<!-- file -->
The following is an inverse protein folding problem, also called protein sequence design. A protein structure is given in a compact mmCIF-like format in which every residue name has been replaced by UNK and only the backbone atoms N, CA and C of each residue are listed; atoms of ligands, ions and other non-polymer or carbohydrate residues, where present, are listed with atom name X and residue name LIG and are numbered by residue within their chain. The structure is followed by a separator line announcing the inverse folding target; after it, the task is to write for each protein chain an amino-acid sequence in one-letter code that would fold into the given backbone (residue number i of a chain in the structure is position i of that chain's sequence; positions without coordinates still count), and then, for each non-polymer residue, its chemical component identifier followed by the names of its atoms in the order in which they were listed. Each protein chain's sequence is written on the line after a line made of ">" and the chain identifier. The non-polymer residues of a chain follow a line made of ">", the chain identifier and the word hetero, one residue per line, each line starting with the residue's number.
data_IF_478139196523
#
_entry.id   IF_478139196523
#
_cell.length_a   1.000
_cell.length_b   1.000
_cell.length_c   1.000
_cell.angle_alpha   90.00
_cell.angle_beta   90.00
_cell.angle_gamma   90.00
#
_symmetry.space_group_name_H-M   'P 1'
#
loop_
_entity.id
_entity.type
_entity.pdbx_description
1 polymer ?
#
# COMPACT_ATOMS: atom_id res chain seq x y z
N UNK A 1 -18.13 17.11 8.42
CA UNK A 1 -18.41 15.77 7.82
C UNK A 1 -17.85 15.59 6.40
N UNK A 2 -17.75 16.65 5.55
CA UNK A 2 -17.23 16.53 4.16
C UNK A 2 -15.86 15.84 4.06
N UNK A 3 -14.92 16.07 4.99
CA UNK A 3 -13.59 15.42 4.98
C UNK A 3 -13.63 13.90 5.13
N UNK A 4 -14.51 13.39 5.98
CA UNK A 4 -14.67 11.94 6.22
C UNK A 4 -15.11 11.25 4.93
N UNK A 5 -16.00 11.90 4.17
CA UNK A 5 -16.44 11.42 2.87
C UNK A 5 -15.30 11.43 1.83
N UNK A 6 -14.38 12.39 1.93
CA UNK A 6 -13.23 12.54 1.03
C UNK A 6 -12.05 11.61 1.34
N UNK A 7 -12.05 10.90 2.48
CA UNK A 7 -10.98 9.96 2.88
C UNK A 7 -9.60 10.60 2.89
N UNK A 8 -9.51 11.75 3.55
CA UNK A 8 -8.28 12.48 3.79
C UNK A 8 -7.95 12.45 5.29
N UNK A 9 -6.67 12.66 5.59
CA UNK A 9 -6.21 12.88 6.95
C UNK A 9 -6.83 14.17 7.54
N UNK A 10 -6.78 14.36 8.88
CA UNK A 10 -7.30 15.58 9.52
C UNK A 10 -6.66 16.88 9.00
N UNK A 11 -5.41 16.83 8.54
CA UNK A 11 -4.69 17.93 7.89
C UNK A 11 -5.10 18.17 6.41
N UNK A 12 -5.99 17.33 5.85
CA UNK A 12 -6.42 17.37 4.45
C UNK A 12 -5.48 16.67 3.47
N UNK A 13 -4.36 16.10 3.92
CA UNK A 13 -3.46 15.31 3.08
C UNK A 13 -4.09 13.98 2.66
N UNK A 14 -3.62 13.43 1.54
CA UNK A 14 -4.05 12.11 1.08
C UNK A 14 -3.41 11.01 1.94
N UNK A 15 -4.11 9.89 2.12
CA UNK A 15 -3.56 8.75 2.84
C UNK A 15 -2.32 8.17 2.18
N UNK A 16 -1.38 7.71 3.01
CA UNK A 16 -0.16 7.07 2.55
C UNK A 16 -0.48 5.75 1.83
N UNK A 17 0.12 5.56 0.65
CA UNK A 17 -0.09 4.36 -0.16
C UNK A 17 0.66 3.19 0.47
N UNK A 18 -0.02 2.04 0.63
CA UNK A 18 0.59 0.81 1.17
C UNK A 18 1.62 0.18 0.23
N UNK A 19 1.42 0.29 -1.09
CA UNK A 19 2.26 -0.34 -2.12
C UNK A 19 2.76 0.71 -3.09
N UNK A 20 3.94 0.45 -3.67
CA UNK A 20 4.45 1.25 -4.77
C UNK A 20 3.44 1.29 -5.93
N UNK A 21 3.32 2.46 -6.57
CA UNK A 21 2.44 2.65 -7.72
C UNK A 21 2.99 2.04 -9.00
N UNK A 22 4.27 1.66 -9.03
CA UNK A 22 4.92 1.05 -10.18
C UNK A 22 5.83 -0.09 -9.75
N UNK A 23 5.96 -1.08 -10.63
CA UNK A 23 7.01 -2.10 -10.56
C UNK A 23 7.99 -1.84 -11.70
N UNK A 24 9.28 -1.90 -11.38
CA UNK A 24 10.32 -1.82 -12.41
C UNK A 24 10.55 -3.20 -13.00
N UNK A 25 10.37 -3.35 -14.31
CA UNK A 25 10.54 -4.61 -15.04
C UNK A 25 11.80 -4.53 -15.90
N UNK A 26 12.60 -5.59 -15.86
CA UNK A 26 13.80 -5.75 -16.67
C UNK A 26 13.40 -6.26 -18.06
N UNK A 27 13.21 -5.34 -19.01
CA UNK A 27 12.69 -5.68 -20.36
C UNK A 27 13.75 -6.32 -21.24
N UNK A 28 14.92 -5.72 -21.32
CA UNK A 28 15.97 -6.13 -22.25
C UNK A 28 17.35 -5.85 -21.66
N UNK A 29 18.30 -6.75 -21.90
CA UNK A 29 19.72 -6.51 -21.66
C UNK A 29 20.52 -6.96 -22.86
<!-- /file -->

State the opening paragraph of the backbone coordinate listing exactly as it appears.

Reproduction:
The following is an inverse protein folding problem, also called protein sequence design. A protein structure is given in a compact mmCIF-like format in which every residue name has been replaced by UNK and only the backbone atoms N, CA and C of each residue are listed; atoms of ligands, ions and other non-polymer or carbohydrate residues, where present, are listed with atom name X and residue name LIG and are numbered by residue within their chain. The structure is followed by a separator line announcing the inverse folding target; after it, the task is to write for each protein chain an amino-acid sequence in one-letter code that would fold into the given backbone (residue number i of a chain in the structure is position i of that chain's sequence; positions without coordinates still count), and then, for each non-polymer residue, its chemical component identifier followed by the names of its atoms in the order in which they were listed. Each protein chain's sequence is written on the line after a line made of ">" and the chain identifier. The non-polymer residues of a chain follow a line made of ">", the chain identifier and the word hetero, one residue per line, each line starting with the residue's number.